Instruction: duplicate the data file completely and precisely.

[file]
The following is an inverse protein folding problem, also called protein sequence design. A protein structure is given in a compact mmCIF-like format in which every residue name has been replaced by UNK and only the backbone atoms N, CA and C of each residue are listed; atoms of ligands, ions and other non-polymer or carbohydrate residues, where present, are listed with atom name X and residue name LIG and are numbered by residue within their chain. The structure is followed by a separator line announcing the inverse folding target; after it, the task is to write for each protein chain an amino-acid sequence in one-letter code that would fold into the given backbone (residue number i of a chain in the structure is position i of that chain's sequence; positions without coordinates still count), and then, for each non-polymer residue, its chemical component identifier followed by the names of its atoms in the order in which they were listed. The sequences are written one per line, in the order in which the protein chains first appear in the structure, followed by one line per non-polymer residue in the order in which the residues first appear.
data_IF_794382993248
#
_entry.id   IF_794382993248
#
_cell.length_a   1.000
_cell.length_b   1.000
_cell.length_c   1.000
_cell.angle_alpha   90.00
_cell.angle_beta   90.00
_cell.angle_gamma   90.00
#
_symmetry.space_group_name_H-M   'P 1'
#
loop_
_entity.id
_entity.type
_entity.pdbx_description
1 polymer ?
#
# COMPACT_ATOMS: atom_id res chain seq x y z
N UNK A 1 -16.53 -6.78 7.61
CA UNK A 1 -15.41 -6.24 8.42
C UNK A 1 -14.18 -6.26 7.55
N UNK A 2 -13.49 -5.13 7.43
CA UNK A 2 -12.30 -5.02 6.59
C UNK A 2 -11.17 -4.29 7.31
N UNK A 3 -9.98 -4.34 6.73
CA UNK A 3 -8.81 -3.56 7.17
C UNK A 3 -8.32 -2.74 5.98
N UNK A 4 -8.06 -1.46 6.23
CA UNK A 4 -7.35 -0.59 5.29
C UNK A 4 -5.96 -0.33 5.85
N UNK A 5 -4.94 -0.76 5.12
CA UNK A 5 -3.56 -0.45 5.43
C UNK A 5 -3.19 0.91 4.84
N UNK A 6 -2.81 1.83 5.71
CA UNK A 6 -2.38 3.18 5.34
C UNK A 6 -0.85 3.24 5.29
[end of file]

The following is an inverse protein folding problem, also called protein sequence design. A protein structure is given in a compact mmCIF-like format in which every residue name has been replaced by UNK and only the backbone atoms N, CA and C of each residue are listed; atoms of ligands, ions and other non-polymer or carbohydrate residues, where present, are listed with atom name X and residue name LIG and are numbered by residue within their chain. The structure is followed by a separator line announcing the inverse folding target; after it, the task is to write for each protein chain an amino-acid sequence in one-letter code that would fold into the given backbone (residue number i of a chain in the structure is position i of that chain's sequence; positions without coordinates still count), and then, for each non-polymer residue, its chemical component identifier followed by the names of its atoms in the order in which they were listed. The sequences are written one per line, in the order in which the protein chains first appear in the structure, followed by one line per non-polymer residue in the order in which the residues first appear.
data_IF_794382993248
#
_entry.id   IF_794382993248
#
_cell.length_a   1.000
_cell.length_b   1.000
_cell.length_c   1.000
_cell.angle_alpha   90.00
_cell.angle_beta   90.00
_cell.angle_gamma   90.00
#
_symmetry.space_group_name_H-M   'P 1'
#
loop_
_entity.id
_entity.type
_entity.pdbx_description
1 polymer ?
#
# COMPACT_ATOMS: atom_id res chain seq x y z
N UNK A 1 -16.53 -6.78 7.61
CA UNK A 1 -15.41 -6.24 8.42
C UNK A 1 -14.18 -6.26 7.55
N UNK A 2 -13.49 -5.13 7.43
CA UNK A 2 -12.30 -5.02 6.59
C UNK A 2 -11.17 -4.29 7.31
N UNK A 3 -9.98 -4.34 6.73
CA UNK A 3 -8.81 -3.56 7.17
C UNK A 3 -8.32 -2.74 5.98
N UNK A 4 -8.06 -1.46 6.23
CA UNK A 4 -7.35 -0.59 5.29
C UNK A 4 -5.96 -0.33 5.85
N UNK A 5 -4.94 -0.76 5.12
CA UNK A 5 -3.56 -0.45 5.43
C UNK A 5 -3.19 0.91 4.84
N UNK A 6 -2.81 1.83 5.71
CA UNK A 6 -2.38 3.18 5.34
C UNK A 6 -0.85 3.24 5.29